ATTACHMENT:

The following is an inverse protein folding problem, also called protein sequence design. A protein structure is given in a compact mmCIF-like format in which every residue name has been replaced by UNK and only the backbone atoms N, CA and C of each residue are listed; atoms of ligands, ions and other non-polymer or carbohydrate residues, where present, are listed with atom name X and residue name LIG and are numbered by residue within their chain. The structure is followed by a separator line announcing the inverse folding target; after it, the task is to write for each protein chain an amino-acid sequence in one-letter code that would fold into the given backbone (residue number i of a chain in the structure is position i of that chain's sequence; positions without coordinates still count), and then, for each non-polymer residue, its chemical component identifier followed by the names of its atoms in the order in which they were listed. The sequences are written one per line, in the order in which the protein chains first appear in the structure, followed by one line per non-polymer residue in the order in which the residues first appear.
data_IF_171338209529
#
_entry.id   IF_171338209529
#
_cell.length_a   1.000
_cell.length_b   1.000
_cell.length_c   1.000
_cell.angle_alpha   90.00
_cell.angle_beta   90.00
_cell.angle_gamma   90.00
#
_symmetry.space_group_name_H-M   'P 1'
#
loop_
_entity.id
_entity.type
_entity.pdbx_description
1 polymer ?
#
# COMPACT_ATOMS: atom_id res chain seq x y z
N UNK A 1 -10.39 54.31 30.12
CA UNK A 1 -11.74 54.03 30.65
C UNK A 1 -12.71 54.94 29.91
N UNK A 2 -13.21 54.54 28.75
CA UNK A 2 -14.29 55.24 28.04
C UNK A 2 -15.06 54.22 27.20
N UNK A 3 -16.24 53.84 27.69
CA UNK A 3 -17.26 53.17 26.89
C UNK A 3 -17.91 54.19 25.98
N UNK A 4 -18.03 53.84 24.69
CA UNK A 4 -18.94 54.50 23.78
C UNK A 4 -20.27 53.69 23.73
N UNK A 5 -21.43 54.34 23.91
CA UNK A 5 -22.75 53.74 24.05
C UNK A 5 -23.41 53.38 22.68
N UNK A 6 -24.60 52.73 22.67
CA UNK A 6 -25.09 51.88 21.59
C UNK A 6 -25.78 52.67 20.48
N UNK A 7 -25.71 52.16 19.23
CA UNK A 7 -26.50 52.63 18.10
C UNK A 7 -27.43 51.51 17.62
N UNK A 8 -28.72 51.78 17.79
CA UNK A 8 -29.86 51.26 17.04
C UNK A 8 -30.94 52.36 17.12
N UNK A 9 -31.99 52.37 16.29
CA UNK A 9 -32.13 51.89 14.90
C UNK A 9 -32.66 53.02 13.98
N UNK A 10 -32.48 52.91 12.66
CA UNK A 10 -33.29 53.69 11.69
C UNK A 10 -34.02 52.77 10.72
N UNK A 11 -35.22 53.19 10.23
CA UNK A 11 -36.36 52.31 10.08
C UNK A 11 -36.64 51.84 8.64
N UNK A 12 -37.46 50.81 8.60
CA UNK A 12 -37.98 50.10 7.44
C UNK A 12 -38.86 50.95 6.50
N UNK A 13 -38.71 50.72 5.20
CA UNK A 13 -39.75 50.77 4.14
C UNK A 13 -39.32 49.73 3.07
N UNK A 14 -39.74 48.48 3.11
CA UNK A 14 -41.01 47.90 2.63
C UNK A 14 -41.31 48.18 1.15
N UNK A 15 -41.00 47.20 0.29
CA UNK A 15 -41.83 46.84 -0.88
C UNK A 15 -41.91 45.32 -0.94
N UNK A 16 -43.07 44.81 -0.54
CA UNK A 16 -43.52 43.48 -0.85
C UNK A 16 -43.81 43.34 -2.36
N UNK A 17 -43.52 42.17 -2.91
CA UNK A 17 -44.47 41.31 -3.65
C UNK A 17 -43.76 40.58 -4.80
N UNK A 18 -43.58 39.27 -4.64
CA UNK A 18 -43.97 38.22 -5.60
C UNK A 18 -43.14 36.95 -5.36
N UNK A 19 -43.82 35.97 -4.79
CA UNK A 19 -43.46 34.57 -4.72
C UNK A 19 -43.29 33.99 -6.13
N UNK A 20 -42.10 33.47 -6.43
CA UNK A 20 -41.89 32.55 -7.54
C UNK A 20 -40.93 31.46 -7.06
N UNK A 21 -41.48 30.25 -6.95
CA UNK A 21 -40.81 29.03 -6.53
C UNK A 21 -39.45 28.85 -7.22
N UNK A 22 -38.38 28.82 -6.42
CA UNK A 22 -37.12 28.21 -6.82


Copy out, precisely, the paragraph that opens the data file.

The following is an inverse protein folding problem, also called protein sequence design. A protein structure is given in a compact mmCIF-like format in which every residue name has been replaced by UNK and only the backbone atoms N, CA and C of each residue are listed; atoms of ligands, ions and other non-polymer or carbohydrate residues, where present, are listed with atom name X and residue name LIG and are numbered by residue within their chain. The structure is followed by a separator line announcing the inverse folding target; after it, the task is to write for each protein chain an amino-acid sequence in one-letter code that would fold into the given backbone (residue number i of a chain in the structure is position i of that chain's sequence; positions without coordinates still count), and then, for each non-polymer residue, its chemical component identifier followed by the names of its atoms in the order in which they were listed. The sequences are written one per line, in the order in which the protein chains first appear in the structure, followed by one line per non-polymer residue in the order in which the residues first appear.